Although it holds a rich history, the past several decades in Somalia have unfortunately been characterized by a tragic cycle of prolonged civil war, chaos, insecurity, and terror. Throughout, however, the country’s resilient people have continued to seek peace and worked to improve the situation of the country, with recent times involving renewed efforts to form a credible government and establish a professional, competent national defense and security force.
Over the past few years, Eritrea and Somalia have made efforts to strengthen bonds, establish genuine cooperation, and tackle mutual challenges, rooted in a shared vision of a region that is safe, at peace, and prosperous. One dimension of the two countries’ growing solidarity and multifaceted cooperative framework has been within defense and security; upon the expressed will, desire, and request of the government in Somalia, Eritrea has trained Somali troops.
While these developments have disappointingly, but perhaps not surprisingly, led to disinformation and elicited a loud chorus of extremely hypocritical condemnation from a number of Western voices, the Somali trainees are expected to positively contribute to peace and security in Somalia (and the wider region). It is also worth noting that on several occasions, Somali officials, including President Hassan Sheikh Mohamud, have thanked Eritrea for its partnership and commended the quality of the training delivered, while Somalis in the country and around the world have continued to express their appreciation and gratitude for Eritrea’s support.
Eritrea to reactivate membership in Intergovernmental Authority on Development (IGAD)
Among the major developments of the trip was the announcement that Eritrea will reactive its membership in the Intergovernmental Authority on Development (IGAD). It was also reiterated that the country is ready to play a part in revitalizing the Horn of Africa’s regional organization.
Created in 1996 to supersede the earlier Intergovernmental Authority on Drought and Development, IGAD has largely failed to achieve its lofty mandate or objectives and only scratched the surface of its vast true potential. Rather than embodying a genuine regional bloc undergirded by the cooperation and trust of its member states, it became a platform for toxic rivalry and mistrust. IGAD was repeatedly instrumentalized to attack some member states and achieve politicized aims, ultimately doing little to genuinely promote peace, cooperation, security, or sustainable development across the region.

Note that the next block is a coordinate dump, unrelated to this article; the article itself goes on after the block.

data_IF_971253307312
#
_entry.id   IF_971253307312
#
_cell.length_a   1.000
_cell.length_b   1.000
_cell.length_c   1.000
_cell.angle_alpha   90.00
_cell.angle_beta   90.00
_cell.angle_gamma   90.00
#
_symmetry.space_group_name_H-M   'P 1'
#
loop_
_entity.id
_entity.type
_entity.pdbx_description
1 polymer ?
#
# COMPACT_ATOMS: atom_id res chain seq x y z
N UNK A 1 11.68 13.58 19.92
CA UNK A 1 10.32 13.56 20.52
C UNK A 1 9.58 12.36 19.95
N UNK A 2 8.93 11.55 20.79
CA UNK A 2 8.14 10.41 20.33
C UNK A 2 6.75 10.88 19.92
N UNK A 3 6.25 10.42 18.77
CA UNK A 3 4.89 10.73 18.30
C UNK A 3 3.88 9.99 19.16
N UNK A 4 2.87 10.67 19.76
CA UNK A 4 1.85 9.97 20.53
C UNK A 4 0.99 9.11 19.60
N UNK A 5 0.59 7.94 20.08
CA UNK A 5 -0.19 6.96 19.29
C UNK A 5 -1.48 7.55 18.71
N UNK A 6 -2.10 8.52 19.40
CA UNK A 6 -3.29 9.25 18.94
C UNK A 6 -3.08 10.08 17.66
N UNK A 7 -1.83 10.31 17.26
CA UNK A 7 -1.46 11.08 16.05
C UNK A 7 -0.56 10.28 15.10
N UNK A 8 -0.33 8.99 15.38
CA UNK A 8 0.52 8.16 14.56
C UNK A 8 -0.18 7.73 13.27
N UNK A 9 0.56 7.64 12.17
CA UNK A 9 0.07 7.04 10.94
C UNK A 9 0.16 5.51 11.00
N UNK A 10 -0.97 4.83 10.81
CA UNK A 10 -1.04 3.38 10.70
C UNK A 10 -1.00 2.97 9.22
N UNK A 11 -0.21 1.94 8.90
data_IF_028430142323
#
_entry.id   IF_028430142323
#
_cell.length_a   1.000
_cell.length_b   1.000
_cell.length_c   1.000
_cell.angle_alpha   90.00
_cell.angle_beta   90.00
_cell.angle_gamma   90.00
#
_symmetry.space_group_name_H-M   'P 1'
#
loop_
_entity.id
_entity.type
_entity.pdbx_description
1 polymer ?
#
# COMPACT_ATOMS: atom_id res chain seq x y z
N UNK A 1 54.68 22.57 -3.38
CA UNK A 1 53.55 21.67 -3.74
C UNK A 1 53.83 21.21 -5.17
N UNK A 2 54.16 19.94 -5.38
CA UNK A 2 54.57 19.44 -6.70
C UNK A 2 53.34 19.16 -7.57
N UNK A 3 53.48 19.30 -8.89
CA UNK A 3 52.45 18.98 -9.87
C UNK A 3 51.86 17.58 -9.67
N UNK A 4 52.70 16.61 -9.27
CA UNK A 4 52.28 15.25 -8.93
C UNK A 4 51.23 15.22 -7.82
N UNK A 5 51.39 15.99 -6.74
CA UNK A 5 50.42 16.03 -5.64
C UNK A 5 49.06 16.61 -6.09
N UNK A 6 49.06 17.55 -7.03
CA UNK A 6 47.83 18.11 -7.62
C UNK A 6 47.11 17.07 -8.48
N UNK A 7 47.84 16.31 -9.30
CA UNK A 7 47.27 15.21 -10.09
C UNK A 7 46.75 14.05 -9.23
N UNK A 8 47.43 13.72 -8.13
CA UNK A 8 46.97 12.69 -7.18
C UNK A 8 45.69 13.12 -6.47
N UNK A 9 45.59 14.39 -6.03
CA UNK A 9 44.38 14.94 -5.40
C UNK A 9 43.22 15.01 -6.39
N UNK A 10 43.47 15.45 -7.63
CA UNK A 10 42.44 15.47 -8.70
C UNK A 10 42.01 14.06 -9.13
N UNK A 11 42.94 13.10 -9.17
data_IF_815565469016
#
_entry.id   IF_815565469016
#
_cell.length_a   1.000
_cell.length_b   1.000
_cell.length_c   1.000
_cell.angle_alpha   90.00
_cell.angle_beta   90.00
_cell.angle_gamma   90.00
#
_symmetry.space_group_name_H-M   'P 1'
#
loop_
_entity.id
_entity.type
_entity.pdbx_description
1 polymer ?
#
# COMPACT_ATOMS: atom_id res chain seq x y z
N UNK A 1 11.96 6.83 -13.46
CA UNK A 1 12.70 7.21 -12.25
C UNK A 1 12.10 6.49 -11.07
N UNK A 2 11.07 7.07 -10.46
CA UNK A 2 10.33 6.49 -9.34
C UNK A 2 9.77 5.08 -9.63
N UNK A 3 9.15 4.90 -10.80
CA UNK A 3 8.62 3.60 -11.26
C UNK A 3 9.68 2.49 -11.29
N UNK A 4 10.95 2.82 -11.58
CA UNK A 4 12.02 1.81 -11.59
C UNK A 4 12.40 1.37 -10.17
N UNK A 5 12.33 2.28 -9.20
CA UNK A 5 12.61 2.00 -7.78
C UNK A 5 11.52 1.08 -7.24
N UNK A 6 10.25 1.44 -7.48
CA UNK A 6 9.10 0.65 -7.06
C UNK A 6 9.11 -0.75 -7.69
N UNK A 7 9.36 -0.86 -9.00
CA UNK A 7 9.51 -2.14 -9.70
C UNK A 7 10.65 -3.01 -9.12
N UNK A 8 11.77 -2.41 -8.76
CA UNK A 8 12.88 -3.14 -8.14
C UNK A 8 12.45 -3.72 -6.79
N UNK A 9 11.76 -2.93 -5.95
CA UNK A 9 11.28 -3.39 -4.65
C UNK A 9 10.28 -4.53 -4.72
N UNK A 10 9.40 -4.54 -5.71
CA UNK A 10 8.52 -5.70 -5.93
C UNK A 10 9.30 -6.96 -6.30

Eritrea suspended its membership in IGAD in 2007 in the wake of TPLF-led Ethiopia’s illegal invasion of Somalia and the failure of the regional body to condemn the acts of aggression against a member state (which not only violated international law but also IGAD’s own charter, principles, and prior resolutions). When Eritrea subsequently went on to attempt to resume its participation in the bloc, its efforts were repeatedly blocked by TPLF-led Ethiopia, which had monopolized the presumably “rotating” chairmanship of IGAD (again violating fundamental tenets of the bloc’s charter) and sought to use the organization as a mechanism to pursue its narrow interests throughout the region.
Looking forward, a truly reformed, revitalized, and cooperative IGAD would be a tremendous boon for the region. In addition to assisting to effectively prevent or mediate conflict and improving regional peace, stability, and security, it would help to coordinate collective solutions to various mutual challenges (e.g., hunger, climate change, etc.) and promote economic interdependence and development. As well, with high and growing interest in the Horn from an array of established and rising regional and global powers, a stronger, more unified IGAD would allow the region an opportunity to more effectively leverage or bargain its diverse advantages and achieve outcomes that better meet the interests of the region.
Another important dimension of Eritrea’s renewing its membership in IGAD is that it serves as even further evidence that the longstanding attempts to isolate Eritrea – which were primarily led by some Western states and their regional proxy, the TPLF – are failing. Instead of being isolated, Eritrea continues to establish and deepen ties with a growing number of partners, large and small, both from within the region and across the world.